Are you a single pringle, stuck in a complicated situationship or happily married to the love of your life? This quiz is here to guess your current relationship status, and as you know, Zikoko quizzes are incredibly accurate (don’t quote us). So, give a shot:

November 20, 2019

Last month, we thoughtfully made a quiz telling you guys exactly when you’ll marry, but some of you claimed that your spouse was nowhere to be found. Well, now we’ve created one that’ll tell you exactly who you’ll be dragging down that aisle. Take and start planning that wedding: 11 Quizzes For Nigerians Who Are […]

What are you like in a relationship?
February 7, 2020

Your taste in music can say a lot about you, and this time, it’s going to reveal what you are like in a relationship. So, pick a few of your favourite Nigerian love songs, and we’ll let you know if you’re typically a distant, passionate or unbothered partner. Here you go:

More from Man Dem

May 10, 2021

‘Real men don’t cry’ is one of the top three most stupid and inaccurate things I have ever heard. Men cry, that’s the reality of life and it doesn’t make them less of men. To help illustrate and normalize men crying for normal and silly things, we asked a few men what the weirdest and […]

zikoko- dating advice
May 5, 2021

I am fascinated by the lives of sex workers because I often wonder how they navigate a hypocritical and judgmental country like Nigeria. Over the weekend, I spoke with a few sex workers I personally knew and asked them if their partners would be willing to speak to me for a story on what it […]

April 30, 2021

As told to Femi We hope for easy lives. But life doesn’t always go the way the wish. I spoke to Balo*, a an educational program advisor. We talked about fending for his family when he lost his father and a culture that does now allow men to grieve. We had an interesting chat. My […]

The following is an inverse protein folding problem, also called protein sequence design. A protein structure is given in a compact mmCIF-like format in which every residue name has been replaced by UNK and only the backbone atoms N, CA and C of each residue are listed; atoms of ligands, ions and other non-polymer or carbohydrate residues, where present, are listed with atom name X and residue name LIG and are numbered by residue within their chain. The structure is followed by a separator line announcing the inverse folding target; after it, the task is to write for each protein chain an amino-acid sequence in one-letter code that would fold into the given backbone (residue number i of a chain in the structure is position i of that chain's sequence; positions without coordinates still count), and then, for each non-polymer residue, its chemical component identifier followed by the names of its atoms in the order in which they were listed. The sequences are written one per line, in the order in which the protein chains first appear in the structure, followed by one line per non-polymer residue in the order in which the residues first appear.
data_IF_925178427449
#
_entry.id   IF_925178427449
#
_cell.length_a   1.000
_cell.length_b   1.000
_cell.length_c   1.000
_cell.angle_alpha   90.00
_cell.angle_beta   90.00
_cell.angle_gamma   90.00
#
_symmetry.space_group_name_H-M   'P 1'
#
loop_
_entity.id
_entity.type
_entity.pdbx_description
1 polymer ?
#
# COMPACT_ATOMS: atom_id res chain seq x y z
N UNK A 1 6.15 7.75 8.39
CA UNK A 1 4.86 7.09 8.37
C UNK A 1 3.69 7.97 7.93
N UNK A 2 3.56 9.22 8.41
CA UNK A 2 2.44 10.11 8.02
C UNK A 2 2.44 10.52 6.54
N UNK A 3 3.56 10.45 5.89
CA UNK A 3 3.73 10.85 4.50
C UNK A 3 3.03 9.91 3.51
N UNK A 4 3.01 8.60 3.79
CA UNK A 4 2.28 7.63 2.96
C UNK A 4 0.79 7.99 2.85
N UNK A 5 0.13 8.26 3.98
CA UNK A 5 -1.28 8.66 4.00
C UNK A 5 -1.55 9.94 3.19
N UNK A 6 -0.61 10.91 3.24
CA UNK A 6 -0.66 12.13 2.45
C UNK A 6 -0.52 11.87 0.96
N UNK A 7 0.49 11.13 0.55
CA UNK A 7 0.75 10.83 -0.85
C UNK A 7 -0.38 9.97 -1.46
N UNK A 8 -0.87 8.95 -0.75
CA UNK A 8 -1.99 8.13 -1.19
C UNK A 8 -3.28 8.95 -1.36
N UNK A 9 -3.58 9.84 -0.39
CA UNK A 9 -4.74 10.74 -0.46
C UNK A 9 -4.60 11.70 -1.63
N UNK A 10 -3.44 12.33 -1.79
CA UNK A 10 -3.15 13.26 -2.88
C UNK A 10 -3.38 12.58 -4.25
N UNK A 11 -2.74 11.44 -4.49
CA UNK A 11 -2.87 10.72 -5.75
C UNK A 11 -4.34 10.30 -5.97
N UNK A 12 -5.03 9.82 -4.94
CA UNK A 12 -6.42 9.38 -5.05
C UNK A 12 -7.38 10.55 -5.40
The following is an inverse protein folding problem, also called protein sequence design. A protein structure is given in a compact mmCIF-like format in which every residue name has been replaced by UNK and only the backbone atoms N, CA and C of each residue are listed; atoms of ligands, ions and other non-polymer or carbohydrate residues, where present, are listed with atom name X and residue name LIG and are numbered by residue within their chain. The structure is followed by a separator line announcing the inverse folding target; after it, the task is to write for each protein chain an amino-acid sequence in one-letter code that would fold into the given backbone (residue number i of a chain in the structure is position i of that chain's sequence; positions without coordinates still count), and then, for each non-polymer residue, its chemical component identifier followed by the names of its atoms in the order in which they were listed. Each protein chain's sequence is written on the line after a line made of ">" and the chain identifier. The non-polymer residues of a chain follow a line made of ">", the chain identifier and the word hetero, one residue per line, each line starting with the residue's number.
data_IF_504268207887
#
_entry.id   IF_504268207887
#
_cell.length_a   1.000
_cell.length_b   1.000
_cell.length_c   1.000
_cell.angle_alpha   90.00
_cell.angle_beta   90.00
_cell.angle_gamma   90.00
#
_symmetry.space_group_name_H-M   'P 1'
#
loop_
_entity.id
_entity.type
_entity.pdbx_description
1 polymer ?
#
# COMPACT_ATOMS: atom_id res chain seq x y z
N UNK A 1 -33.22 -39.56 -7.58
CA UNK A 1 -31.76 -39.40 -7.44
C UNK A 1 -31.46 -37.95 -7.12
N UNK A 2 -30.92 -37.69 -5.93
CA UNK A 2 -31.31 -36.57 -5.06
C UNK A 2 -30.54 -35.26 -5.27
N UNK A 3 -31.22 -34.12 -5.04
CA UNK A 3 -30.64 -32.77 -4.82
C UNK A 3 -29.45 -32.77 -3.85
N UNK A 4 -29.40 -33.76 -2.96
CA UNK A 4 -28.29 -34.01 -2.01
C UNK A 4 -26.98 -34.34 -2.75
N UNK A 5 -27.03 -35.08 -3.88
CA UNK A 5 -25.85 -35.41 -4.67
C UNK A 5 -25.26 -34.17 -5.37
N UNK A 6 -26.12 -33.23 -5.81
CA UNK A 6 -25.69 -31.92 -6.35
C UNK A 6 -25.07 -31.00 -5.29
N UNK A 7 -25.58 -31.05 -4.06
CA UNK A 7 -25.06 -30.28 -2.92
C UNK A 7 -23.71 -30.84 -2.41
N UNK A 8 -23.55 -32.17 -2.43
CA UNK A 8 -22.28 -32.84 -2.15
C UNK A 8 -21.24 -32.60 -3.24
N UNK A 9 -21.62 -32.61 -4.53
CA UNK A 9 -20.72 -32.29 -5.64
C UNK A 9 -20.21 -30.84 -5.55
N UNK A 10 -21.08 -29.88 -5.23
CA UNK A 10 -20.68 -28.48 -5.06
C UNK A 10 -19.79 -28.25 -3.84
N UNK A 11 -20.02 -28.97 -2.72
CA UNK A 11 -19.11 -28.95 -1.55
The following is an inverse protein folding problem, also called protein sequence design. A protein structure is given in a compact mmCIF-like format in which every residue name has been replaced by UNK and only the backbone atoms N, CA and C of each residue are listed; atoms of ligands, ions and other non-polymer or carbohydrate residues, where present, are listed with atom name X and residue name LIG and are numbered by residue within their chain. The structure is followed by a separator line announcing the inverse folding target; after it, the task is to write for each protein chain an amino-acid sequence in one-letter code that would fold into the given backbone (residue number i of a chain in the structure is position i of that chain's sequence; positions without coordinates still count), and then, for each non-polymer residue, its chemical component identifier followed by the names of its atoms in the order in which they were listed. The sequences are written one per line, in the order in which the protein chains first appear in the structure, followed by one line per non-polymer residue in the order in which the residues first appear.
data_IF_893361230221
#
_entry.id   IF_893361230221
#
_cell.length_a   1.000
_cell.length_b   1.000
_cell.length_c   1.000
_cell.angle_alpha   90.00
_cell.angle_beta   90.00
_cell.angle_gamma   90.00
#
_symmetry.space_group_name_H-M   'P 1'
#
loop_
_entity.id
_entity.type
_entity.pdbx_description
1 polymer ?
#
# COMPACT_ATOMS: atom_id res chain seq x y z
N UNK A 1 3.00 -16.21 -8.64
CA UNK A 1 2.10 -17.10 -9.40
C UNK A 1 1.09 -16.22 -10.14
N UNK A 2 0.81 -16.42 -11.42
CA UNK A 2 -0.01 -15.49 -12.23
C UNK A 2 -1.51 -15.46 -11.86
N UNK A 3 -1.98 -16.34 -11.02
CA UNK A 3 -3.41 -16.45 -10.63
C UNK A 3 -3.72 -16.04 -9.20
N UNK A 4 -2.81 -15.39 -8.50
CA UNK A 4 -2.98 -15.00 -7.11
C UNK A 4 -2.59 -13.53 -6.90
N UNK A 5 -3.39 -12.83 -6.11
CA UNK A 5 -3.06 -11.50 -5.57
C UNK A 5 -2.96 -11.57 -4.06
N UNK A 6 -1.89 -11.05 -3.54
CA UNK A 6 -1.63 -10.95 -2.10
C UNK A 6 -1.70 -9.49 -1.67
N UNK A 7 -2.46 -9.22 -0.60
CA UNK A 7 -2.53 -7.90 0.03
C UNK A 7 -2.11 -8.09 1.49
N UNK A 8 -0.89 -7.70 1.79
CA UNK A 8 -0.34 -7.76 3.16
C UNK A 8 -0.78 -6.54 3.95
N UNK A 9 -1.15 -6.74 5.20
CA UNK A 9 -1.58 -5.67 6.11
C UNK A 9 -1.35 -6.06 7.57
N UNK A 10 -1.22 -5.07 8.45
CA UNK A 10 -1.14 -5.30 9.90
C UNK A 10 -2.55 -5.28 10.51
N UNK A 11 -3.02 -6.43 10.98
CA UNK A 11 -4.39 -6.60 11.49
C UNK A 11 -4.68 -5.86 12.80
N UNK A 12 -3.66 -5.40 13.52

April 26, 2021

I am personally very curious about what the lives of men whose realities are underrepresented look like. Over the weekend, I had a conversation with a friend about his brother who was a single dad and it made me wonder about what it is like being a single dad as a Nigerian man living in […]

Watch

Trending Videos

Zikoko Originals

December 14, 2020
What happens when a group of chatty young Nigerians talk about things they're passionate about? You get Nigerians talk. A show that discusses very familiar struggles for the average Nigerian. From relationship deal breakers to sex education with Nigerian parents to leaving Nigeria, be prepared for a ride.
November 2, 2020
'The Couch' is a Zikoko series featuring real life stories from anonymous people.
October 26, 2020
A collection of videos documenting some of the events of the EndSARS protests.
June 22, 2020
'The Couch' is a Zikoko series featuring real life stories from anonymous people.
June 22, 2020
Hacked is an interesting new series by Zikoko made up of fictional but hilarious chat conversations.
June 4, 2020
What happens when a group of chatty young Nigerians talk about things they're passionate about? You get Nigerians talk. A show that discusses very familiar struggles for the average Nigerian. From relationship deal breakers to sex education with Nigerian parents to leaving Nigeria, be prepared for a ride.
June 2, 2020
Quickie is a video series where everyone featured gets only one minute to rant, review or do absolutely anything.
May 14, 2020
Isolation Diary is a Zikoko series that showcases what isolation is like for one young Nigerian working from home due to the Coronavirus pandemic.
March 12, 2020
Life is already hard. Deciding where to eat and get the best lifestyle experiences, isn't something you should stress about. Let VRSUS do that for you.

Z! Stacks

Here's a rabbit hole of stories to lose yourself in:

Zikoko amplifies African youth culture by curating and creating smart and joyful content for young Africans and the world.
X